What Is an EHR System? Overview and FAQ

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Written by Katherine Zheng, PhD, BSN Content Writer, IntelyCare
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Reviewed by Danielle Roques, BSN, RN Content Writer, IntelyCare
Two nurses sitting together at a work station, checking something on the EHR system.

Thanks to the Health Information Technology for Economic and Clinical Health (HITECH) Act of 2009, technology has been at the forefront of improving patient care for over a decade. This vital legislation guides the meaningful use of health information technology by encouraging healthcare organizations to implement EHR systems. But what is an EHR system, exactly?

If you wish to learn more about the basics of EHR technology, we have you covered. We’ll demystify this topic by providing a quick overview and addressing frequently asked questions (FAQ).

What Is an EHR System?

Electronic health record (EHR) systems in healthcare are cloud- or server-based digital medical record systems that help you collect, manage, and share patient health data among healthcare providers. Patient data stored in an EHR is protected health information (PHI) safeguarded by federal law through HIPAA.

Healthcare providers or organizations that don’t adopt or use an EHR-certified system are penalized by having their Medicaid and Medicare reimbursement claims reduced by 3%. This can quickly add up to a substantial amount and is a strong incentive for compliance with the HITECH Act.

What Are the Different Types of Electronic Health Record Systems?

Beyond asking, What is an EHR system? you may be wondering what types of systems are available. There are many different vendors on the market that can supply you with services supporting an electronic health record. Example vendors that you may be familiar with include Cerner, Epic, and MEDITECH. However, EHR systems can more generally be categorized by the way that they store data. We’ll walk through these different storage methods below.

  • Physician-Hosted System. EHR data is stored on the physician’s own servers. The physician has full control over the data and is also responsible for maintenance, security, and backups. However, the vendor can disable the software in the event of a dispute.
  • Subsidized System. An overseeing entity (e.g., a hospital) subsidizes the EHR. The subsidizing entity’s servers are typically used rather than the physician’s, so the physician doesn’t have control over the data.
  • Dedicated Host System. The data is stored on a vendor’s dedicated servers, rather than a physician’s own server. While the physician does not have control over data storage, the EHR software is stored in a known physical location.
  • Cloud System. EHR data is stored on a vendor’s server via the internet (i.e., in the clouds), and the physician accesses the software through the vendor’s website. These vendors are called “software as a service” (SaaS) providers.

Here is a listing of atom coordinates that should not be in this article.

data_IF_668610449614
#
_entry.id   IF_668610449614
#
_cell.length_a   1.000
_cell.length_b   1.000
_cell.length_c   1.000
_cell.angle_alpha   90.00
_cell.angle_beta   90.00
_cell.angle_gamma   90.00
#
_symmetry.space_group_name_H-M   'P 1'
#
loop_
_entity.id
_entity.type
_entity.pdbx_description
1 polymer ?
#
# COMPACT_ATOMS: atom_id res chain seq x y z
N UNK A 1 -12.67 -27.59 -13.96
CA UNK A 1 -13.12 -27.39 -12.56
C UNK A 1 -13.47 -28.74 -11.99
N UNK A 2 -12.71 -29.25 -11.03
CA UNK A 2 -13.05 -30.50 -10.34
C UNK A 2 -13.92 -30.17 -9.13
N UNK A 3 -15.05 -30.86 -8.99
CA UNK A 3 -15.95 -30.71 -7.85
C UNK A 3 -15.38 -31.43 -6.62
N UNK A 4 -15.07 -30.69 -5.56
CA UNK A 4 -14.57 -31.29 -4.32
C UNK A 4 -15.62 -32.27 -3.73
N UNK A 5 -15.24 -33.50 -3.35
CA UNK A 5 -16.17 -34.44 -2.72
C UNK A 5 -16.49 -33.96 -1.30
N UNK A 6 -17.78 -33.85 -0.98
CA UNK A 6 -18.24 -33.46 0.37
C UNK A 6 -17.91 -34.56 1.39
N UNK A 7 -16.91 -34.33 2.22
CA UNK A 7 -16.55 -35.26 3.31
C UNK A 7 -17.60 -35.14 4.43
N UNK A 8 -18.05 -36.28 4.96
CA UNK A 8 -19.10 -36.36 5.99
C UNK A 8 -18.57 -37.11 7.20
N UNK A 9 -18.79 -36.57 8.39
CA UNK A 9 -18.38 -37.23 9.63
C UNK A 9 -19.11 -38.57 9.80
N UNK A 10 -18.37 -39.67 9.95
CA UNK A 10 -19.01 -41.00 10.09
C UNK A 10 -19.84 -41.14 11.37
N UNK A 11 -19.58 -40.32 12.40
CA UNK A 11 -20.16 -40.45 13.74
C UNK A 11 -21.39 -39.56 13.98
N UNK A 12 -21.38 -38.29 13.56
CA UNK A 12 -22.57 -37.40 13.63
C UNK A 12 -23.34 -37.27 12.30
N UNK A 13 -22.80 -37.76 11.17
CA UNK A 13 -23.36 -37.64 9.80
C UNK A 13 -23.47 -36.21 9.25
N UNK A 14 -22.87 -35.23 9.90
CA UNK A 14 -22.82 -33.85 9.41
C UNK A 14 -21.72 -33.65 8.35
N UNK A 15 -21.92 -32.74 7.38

What Is an EHR vs. EMR System?

Many people within healthcare use the terms EHR and EMR interchangeably, but you should be aware of their fundamental differences. So, what is an EHR system versus an EMR system? Let’s begin with defining an EMR and then compare these two systems.

An electronic medical record (EMR) is the digital version of a patient’s paper chart. This system contains patient medical histories, diagnoses, and treatments within a single practice and is significantly more basic than an EHR. The table below summarizes how EHRs and EMRs vary.

Primary Focus Specific medical conditions of a patient Holistic view of patient’s overall health
Data Sharing Capability Limited to sharing information with authorized clinicians and healthcare workers within a particular practice Able to share data with the patient and authorized healthcare workers and clinicians within a healthcare system network independent of location
Functions Collect, manage, and store patient medical histories, diagnoses, and treatments Same as EMR and also provides a platform for:

  • Scheduling appointments
  • Collaborating and communicating information among patient’s multidisciplinary team
  • Electronic prescribing of medication and treatments
  • Storing laboratory and imaging results
  • Billing

What Are the Benefits of EHR Systems?

If you’re planning to invest in an electronic health record system, it’s a good idea to develop a list of their benefits and drawbacks to aid in your decision-making. Here are some of the many ways EHRs can improve patient outcomes and organizational operations.

Improves Accessibility of Information

EHRs are designed to provide correct, real-time, and comprehensive patient information. For example, clinicians can chart their notes at the time of care and import testing results for complete documentation. This ensures that the entire team has the information they need, when they need it.

Supports Teamwork

EHRs also help enhance communication and collaboration. The multidisciplinary team can review each other’s notes and all testing results within a secure platform, facilitating the development of high-quality patient care plans.